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Why is Writing Stuck in the Paper Age?

Danika Ellis

Associate Editor

Danika spends most of her time talking about queer women books at the Lesbrary. Blog: The Lesbrary Twitter: @DanikaEllis

As someone who is equally devoted to books and the internet, I am endlessly fascinated by the failure of online writing to live up to its potential as a form. Previously, I wrote about how interactive ebooks were once seen as the future of books, and how they have completely failed to live up to what was projected about them. They are such a tiny niche that it’s arguable about whether they even count as books as at all — what’s the line between a pick-a-path video game and an interactive ebook?

To some extent, I can see how interactive ebooks never took off. They are a formatting challenge, since ePub or AZW is assumed to be mostly text with the occasional static picture, and ereaders and ereading apps are going to be designed around that. They’re harder to produce for writers, too. And maybe that’s just not what readers want from books; maybe the appeal of a book is that it is a text-only medium — the opposite of something like TikTok.

But setting aside ebooks for a second, why is it that almost all writing online is written exactly as if it was on paper? We have so many more tools available to us in this format. Online short stories could have an embedded soundtrack, perhaps one that changes as you scroll. (That sure feels like something we should be able to do by now.) Articles could include embedded polls, perhaps with a responsive article that changes with the results. While there are a few online articles that include interactive video and images that change as you scroll, those are rare, and they’re still fairly basic uses.

So why is it that our online writing is so static, when it could be formatted in an endless array of ways? Look at this post. I am writing this on a plane with no internet connection. But that’s fine, because I can just type away at a Word doc and copy it over later, maybe adding a few links then. The process is functionally not very different from writing on a typewriter, despite that it will find its home on the churning technicolor explosion of stimulus that is the internet.

There’s definitely no shortage of content competing for your attention online. There might even be a video ad embedded somewhere on this page that is much more flashy than these words. And if you open other tabs or apps, there’s the firehouse of visual stimulus that is TikTok, or a collage of visuals and text on Twitter, or a multitude of other options. With so much competition, shouldn’t that be breeding innovation? Instead, no matter which website you open, from the New York Times to Book Riot to some scam blog stuffed full of SEO word salad, you’ll see the same basic format: black text on a white screen, the occasional link, and maybe a few embedded images or videos.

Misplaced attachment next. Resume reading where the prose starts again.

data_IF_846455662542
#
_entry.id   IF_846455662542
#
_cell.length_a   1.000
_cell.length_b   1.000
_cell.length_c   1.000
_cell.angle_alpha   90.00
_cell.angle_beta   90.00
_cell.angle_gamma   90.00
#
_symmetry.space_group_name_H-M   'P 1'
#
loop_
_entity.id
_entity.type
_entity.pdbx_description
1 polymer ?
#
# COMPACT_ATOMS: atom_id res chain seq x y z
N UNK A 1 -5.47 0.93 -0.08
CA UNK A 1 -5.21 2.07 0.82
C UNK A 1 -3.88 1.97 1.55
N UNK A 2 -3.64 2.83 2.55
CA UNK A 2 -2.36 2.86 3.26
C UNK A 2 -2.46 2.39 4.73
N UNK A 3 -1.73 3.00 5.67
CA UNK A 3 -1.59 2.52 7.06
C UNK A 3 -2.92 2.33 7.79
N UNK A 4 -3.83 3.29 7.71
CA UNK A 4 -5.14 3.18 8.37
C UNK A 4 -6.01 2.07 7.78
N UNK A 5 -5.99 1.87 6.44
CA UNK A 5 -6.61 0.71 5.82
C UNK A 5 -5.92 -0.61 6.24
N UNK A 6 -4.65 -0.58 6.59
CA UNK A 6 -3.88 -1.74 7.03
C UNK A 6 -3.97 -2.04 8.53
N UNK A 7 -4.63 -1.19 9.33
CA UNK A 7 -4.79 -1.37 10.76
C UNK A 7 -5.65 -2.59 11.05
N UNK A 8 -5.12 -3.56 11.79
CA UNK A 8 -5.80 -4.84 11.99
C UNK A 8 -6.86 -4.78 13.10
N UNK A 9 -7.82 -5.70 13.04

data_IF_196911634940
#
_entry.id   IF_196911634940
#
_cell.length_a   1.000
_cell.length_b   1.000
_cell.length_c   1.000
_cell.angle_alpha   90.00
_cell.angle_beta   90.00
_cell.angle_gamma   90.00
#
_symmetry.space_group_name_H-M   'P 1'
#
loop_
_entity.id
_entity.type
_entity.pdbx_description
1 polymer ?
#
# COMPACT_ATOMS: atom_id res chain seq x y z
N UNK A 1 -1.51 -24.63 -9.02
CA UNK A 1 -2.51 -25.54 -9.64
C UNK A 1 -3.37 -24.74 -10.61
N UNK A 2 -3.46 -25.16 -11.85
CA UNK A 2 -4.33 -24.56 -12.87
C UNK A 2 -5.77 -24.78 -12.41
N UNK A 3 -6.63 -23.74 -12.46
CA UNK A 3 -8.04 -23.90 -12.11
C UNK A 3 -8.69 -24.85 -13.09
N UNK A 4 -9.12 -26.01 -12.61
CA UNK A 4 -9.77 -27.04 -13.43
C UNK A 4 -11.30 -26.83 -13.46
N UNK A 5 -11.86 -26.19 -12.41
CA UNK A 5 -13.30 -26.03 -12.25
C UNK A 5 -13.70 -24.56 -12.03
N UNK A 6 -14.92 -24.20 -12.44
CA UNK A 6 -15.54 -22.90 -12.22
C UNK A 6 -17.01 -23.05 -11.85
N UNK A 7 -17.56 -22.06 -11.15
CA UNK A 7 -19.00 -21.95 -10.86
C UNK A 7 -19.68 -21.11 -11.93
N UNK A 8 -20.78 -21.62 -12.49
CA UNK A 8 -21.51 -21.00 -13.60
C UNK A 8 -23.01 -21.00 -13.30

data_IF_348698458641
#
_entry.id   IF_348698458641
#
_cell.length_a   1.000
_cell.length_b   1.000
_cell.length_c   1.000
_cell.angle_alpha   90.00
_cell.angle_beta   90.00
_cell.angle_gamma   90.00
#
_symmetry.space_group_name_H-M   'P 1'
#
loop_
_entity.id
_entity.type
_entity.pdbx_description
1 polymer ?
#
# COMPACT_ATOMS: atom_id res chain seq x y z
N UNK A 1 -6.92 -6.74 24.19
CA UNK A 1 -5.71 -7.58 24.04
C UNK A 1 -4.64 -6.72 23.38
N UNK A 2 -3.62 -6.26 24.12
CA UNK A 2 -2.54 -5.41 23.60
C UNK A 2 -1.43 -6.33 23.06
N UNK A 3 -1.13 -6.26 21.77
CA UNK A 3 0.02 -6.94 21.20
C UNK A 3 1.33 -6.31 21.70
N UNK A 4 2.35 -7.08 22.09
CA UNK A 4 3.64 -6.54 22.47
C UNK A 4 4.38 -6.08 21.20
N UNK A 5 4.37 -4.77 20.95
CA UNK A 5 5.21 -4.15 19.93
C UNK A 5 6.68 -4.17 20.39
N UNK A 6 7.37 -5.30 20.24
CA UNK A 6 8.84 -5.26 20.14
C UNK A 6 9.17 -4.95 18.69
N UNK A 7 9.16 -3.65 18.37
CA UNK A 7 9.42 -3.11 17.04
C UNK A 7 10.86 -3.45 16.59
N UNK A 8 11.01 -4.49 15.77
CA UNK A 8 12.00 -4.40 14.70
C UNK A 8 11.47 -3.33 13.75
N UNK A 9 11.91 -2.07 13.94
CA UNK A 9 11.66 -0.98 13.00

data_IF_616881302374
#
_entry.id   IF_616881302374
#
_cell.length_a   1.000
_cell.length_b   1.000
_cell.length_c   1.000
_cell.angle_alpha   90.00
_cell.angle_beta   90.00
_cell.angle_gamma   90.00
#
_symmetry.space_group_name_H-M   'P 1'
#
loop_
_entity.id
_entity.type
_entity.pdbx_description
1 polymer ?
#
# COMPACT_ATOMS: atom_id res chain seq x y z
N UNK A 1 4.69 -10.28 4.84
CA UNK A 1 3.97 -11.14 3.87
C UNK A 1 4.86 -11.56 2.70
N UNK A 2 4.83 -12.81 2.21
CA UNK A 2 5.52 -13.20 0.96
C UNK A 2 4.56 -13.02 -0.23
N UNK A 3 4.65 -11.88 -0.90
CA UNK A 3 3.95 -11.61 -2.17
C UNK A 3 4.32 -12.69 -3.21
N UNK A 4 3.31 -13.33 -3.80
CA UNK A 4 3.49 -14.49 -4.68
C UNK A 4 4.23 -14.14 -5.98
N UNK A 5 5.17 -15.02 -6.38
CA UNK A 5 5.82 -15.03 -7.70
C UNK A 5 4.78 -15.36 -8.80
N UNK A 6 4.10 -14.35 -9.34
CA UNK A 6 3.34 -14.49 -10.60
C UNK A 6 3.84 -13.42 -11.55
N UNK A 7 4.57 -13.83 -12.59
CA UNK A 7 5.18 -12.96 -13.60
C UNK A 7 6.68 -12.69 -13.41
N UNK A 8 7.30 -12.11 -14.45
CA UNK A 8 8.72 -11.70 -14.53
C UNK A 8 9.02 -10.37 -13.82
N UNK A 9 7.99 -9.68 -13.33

When I started writing online, it was for a site called Everything2, which was sort of like Wikipedia if Wikipedia was voiced and also had short stories, poetry, essays, etc. It was a fun place to get my feet wet in the writing world as a teenager, and what I fell in love with while writing for them was writing with pipelinks. Like Wikipedia, your posts would include many links, but unlike Wikipedia, those links could lead anywhere. Hovering over a link would show the title of the page it was directing you to, meaning there was literal subtext in your writing.

I could not get enough of this writing style. It gave poetry (yes, my teenage poetry, yikes) more layers of meaning, it clarified figures of speech without clunky exposition, it added nuance and humor or even tension through contradiction. It also opened up different ways for readers to interact with the text. It was perfectly coherent without interacting with the pipelinks at all, but readers who hovered over them got that easter egg of additional content. Of course, they could also choose to click through all of those links, and those pieces might interact with my own in ways I didn’t even predict. And then they’d lead to more links, and those to more, and those to more.

While I can still insert links in this post or in most anything else I link online, the pipelink performed a different function. It was the text (in the title) that was the focus, more than the URL itself. I sometimes miss writing in that way, though I am completely out of practice: it’s its own art form.

If just that tiny function that was included on a fairly small site 15ish years ago can change my writing so much, I can only imagine which other tools I’m missing out on. I wish that more writing online rewarded attentive readers like those pipelinks did. 

Truthfully, it’s hard to even imagine what writing that was disconnected from the paper age would look like, but I imagine it would involve interactive elements, visuals, and (optional) sound. It would utilize all of the possibilities that hosting writing online introduces. That’s not to say that there’s no place, even online, for simple black text on a white background, but it could use some alternatives.

My coding skills are such that sadly, I will likely not be the one to lead us into this brave new world of online writing, but I’m hopeful that it’s coming, and that with it, I’ll be able to find whole new ways to write and even to think. It’s about time for writing as a medium to move beyond the paper format that was the only option for so long. From stone tablets to papyrus to books to ebooks, I believe that a new writing evolution is coming, and I can’t wait to see it.